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Friday, December 19, 2003 - Page updated at 12:00 A.M.

Alaska's Sen. Stevens used power to build wealth

By Chuck Neubauer and Richard T. Cooper
Los Angeles Times

Ted Stevens, the Senate's senior Republican, exerts unparalleled influence in Alaska.
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ANCHORAGE — He wielded extraordinary power in Washington, D.C., for more than three decades, eventually holding sway over nearly $800 billion a year in federal spending.

But outside the halls of the Senate, a world of personal wealth so rarified that some call it "the Millionaires' Club," Sen. Ted Stevens, R-Alaska, had struggled financially.

Then, in 1997, he got serious about making money. In almost no time, he too was a millionaire — thanks to investments with businessmen who received government contracts or other benefits with his help.

Added together, Stevens' new partnerships and investments provide a step-by-step guide to building a personal fortune — if you happen to be one of the United States' most influential senators.

They also illustrate how lax ethics rules allow members of Congress and their families to profit from personal business dealings with special interests.

Among the ways that Stevens became wealthy:

• Using the power his committee posts give him over the Pentagon, Stevens helped save a $450 million military housing contract for an Anchorage businessman. The same businessman made Stevens a partner in a series of real-estate investments that turned the senator's $50,000 stake into between $750,000 and $1.5 million in six years.

• An Alaska Native company that Stevens helped create received millions of dollars in defense contracts through preferences he wrote into law. The company now pays $6 million a year to lease an office building owned by the senator and his business partners. Stevens continues to push legislation that benefits the company.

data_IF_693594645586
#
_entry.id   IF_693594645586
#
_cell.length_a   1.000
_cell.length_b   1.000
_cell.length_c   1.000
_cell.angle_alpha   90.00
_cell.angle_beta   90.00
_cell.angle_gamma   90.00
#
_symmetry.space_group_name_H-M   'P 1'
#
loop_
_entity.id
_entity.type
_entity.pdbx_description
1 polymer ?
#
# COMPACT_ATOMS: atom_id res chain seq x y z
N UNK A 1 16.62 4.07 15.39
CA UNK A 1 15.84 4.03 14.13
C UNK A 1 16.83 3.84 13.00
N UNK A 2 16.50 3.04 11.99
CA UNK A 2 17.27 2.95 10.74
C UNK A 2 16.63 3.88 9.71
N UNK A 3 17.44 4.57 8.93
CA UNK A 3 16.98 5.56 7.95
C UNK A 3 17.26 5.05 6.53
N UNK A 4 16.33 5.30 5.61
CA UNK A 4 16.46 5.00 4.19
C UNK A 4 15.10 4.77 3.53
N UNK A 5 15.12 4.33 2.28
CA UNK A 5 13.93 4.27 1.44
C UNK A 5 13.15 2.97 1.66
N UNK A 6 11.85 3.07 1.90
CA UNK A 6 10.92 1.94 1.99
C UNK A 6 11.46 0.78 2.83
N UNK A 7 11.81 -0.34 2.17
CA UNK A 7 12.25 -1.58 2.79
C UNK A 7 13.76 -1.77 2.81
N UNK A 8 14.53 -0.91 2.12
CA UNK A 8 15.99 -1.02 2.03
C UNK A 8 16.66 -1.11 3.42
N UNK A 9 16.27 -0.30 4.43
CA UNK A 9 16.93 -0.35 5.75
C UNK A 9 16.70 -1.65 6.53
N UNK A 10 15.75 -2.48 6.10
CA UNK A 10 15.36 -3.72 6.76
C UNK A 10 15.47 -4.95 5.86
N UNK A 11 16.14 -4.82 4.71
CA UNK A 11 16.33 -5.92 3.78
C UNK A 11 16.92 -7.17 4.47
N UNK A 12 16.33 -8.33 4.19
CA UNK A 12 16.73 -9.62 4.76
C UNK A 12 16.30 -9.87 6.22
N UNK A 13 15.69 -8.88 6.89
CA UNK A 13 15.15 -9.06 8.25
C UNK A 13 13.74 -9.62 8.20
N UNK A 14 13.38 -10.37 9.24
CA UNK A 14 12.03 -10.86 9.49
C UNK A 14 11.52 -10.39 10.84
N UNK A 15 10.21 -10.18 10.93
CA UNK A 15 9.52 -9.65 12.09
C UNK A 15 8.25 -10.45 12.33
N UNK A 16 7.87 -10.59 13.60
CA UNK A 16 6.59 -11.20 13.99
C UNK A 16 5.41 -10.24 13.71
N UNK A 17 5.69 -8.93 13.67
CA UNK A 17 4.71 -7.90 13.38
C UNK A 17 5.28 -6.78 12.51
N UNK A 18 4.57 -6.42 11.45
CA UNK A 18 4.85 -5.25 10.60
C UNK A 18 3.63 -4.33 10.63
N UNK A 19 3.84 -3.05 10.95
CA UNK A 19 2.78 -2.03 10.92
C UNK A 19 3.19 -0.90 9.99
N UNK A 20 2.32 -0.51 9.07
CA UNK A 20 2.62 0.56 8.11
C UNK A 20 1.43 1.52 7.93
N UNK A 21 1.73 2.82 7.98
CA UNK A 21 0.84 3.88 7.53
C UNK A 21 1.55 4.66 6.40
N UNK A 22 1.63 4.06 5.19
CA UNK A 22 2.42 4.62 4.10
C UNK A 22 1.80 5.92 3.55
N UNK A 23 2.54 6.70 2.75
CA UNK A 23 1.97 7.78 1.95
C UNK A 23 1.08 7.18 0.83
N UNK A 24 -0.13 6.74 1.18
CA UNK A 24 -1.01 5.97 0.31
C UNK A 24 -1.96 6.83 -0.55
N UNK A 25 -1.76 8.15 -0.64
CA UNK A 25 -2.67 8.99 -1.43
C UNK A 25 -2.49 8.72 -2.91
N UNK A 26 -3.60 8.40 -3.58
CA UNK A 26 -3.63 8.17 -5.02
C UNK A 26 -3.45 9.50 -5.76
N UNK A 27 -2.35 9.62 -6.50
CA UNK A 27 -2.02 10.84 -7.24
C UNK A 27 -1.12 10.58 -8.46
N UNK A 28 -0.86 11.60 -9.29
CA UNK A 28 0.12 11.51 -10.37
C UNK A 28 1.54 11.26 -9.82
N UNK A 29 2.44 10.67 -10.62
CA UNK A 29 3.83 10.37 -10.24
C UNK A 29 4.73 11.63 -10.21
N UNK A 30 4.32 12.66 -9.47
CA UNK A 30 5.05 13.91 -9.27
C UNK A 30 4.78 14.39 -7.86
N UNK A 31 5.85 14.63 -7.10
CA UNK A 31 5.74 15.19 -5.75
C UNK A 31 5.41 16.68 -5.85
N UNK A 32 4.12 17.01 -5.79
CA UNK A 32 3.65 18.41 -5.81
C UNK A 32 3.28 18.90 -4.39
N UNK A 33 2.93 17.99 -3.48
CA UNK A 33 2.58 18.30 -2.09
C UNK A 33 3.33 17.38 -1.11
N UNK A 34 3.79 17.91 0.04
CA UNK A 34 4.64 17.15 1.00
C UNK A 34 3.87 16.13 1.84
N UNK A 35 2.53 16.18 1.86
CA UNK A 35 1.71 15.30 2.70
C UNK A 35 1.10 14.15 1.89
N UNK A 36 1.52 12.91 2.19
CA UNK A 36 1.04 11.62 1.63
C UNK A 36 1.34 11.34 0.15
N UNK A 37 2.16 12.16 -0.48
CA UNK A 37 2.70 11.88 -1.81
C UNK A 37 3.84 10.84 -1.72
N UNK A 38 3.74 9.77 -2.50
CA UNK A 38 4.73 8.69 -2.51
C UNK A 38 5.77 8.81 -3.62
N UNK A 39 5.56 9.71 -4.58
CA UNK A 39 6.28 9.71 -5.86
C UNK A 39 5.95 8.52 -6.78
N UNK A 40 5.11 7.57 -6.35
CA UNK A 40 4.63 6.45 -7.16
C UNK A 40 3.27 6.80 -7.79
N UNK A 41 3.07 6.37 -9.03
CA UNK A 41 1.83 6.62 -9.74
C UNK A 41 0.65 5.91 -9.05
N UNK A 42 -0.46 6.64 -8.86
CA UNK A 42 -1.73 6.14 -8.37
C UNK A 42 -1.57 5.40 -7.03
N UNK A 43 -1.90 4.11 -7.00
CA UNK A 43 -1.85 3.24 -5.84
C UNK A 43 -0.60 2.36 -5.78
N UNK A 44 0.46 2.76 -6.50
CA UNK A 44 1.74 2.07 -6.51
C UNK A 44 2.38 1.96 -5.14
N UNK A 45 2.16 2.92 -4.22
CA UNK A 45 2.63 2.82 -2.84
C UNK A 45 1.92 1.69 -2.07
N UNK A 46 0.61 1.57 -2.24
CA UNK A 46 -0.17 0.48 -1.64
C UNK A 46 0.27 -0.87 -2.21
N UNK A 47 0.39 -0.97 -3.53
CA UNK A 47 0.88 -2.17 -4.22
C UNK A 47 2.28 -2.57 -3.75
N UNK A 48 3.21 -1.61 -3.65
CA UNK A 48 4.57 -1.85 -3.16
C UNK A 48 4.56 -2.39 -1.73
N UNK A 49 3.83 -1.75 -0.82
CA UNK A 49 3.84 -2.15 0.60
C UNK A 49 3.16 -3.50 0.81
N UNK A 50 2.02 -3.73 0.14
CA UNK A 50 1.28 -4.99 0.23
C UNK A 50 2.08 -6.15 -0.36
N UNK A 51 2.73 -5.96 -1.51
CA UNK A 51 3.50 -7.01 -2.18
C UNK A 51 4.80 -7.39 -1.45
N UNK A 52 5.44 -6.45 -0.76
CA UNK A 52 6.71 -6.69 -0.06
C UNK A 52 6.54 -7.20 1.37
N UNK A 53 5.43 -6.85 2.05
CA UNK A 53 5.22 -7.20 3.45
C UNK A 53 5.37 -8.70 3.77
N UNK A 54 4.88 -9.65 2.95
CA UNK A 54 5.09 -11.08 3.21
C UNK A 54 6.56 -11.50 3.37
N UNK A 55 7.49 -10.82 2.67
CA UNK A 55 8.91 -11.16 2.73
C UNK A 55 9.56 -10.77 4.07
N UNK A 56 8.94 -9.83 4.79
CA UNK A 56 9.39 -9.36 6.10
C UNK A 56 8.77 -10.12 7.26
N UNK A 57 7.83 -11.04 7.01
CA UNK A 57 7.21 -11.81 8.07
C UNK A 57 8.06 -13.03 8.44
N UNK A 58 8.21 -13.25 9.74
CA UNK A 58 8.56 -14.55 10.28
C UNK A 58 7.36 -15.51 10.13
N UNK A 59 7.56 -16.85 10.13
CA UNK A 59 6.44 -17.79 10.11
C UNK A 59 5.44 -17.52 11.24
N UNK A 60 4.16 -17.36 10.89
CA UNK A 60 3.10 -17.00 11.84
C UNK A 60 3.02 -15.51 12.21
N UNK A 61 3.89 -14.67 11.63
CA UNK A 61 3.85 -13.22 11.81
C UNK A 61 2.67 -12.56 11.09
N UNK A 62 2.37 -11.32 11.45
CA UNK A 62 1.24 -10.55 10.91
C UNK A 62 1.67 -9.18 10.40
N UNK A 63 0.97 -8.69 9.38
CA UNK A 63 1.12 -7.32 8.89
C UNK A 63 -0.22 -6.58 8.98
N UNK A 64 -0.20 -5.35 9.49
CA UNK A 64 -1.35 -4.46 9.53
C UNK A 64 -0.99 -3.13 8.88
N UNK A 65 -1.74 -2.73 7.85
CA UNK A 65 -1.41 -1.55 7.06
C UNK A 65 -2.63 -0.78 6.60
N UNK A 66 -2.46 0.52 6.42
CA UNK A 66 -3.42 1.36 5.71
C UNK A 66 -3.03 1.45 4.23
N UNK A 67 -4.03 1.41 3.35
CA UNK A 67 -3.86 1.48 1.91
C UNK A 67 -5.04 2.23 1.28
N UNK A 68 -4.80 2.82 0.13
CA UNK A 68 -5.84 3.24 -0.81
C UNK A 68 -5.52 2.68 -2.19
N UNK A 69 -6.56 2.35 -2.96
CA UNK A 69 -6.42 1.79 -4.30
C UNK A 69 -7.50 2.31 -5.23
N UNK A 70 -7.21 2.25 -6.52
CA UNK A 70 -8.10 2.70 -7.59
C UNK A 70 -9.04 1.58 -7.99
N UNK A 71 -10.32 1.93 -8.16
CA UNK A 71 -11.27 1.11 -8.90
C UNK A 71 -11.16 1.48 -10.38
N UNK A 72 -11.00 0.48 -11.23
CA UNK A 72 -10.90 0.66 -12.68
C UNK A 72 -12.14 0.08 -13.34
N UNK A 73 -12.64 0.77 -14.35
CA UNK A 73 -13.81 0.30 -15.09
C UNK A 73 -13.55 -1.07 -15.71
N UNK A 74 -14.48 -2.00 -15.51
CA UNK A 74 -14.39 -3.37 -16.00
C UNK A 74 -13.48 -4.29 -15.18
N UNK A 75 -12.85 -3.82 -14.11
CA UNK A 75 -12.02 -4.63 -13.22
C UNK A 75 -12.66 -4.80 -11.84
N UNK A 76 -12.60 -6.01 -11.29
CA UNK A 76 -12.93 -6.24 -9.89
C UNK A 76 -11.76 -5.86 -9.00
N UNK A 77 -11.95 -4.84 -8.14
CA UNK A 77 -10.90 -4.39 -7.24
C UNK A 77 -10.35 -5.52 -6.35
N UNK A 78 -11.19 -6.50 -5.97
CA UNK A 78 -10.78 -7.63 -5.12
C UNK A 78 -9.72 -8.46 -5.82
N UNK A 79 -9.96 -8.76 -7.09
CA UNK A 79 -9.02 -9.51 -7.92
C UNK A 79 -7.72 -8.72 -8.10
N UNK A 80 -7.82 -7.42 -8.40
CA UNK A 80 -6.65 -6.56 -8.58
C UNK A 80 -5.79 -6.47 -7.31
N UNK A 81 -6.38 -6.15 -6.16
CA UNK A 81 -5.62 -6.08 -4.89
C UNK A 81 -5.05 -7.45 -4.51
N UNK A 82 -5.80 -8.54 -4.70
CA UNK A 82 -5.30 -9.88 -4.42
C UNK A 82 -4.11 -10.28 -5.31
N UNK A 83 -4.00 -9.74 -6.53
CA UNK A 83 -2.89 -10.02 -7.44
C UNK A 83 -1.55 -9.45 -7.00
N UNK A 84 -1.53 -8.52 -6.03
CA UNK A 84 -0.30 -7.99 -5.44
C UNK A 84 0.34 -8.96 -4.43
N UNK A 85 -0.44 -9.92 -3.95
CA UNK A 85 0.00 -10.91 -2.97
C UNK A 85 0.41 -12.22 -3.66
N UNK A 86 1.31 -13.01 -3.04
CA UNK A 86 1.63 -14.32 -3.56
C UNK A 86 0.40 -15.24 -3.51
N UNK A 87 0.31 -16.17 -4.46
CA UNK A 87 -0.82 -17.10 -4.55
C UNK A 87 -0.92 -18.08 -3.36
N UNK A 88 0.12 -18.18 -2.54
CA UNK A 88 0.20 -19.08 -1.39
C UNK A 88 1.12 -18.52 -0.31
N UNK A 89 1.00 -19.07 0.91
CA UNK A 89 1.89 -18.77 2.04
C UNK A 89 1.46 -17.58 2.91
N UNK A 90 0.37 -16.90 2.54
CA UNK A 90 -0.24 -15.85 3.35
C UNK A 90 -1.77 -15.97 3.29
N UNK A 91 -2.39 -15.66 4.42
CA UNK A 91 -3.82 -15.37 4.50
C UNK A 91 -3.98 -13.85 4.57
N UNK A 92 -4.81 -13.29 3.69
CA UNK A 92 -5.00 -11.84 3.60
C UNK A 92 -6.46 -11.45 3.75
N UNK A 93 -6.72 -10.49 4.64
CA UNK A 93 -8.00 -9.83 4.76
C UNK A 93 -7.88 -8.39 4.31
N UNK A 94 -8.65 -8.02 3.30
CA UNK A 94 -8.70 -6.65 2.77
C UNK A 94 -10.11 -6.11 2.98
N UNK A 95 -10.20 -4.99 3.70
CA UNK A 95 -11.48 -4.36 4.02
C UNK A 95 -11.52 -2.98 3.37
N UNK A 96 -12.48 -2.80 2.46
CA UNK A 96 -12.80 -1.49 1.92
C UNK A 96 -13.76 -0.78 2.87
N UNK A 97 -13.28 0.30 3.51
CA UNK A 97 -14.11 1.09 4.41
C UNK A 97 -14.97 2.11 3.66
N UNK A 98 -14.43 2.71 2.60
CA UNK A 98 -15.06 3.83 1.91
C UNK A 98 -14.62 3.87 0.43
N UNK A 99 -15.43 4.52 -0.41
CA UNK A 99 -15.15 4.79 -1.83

• An Alaska communications company benefited from the senator's activities on the Commerce Committee. His wife, Catherine, earned tens of thousands of dollars from an inside deal involving the company's stock.

Stevens, in a written response to questions, said that in all these cases his official actions were motivated by a desire to help Alaska, and that he played no role in the management of the ventures.

"I am a passive investor," Stevens said. "I am not now nor have I been involved in buying or selling properties, negotiating leases or making other management decisions."

In these deals and others, Stevens' brother-in-law, William Bittner, played a pivotal role. An Anchorage lawyer and lobbyist, Bittner represents major business interests for whom the senator repeatedly has gone to bat. In one instance, Stevens engineered a $9.6 million federal appropriation that chiefly benefited a Bittner client, part of South Korea's Hyundai conglomerate.

Stevens tucked a single line into a must-pass appropriations bill that used federal tax dollars to buy Hyundai out of a coal-loading facility in Seward.

Stevens said he did it to lower the company's costs and keep it from canceling an agreement to buy Alaska coal. Bittner did not respond to questions.

Stevens' relationship with Bittner fits an increasingly widespread pattern in Washington: Senior senators do favors for special interests that pay hundreds of thousand of dollars in lobbying and consulting fees to senators' children, spouses and other relatives.

As the Los Angeles Times documented in a series of articles in the summer, Sens. John Breaux, D-La., Trent Lott, R-Miss., and Orrin Hatch, R-Utah, did favors for companies and groups that paid their sons as lobbyists and consultants. Sen. Harry Reid, D-Nev., has pushed through federal land trades and other provisions benefiting Nevada interests that employ his sons and son-in-law.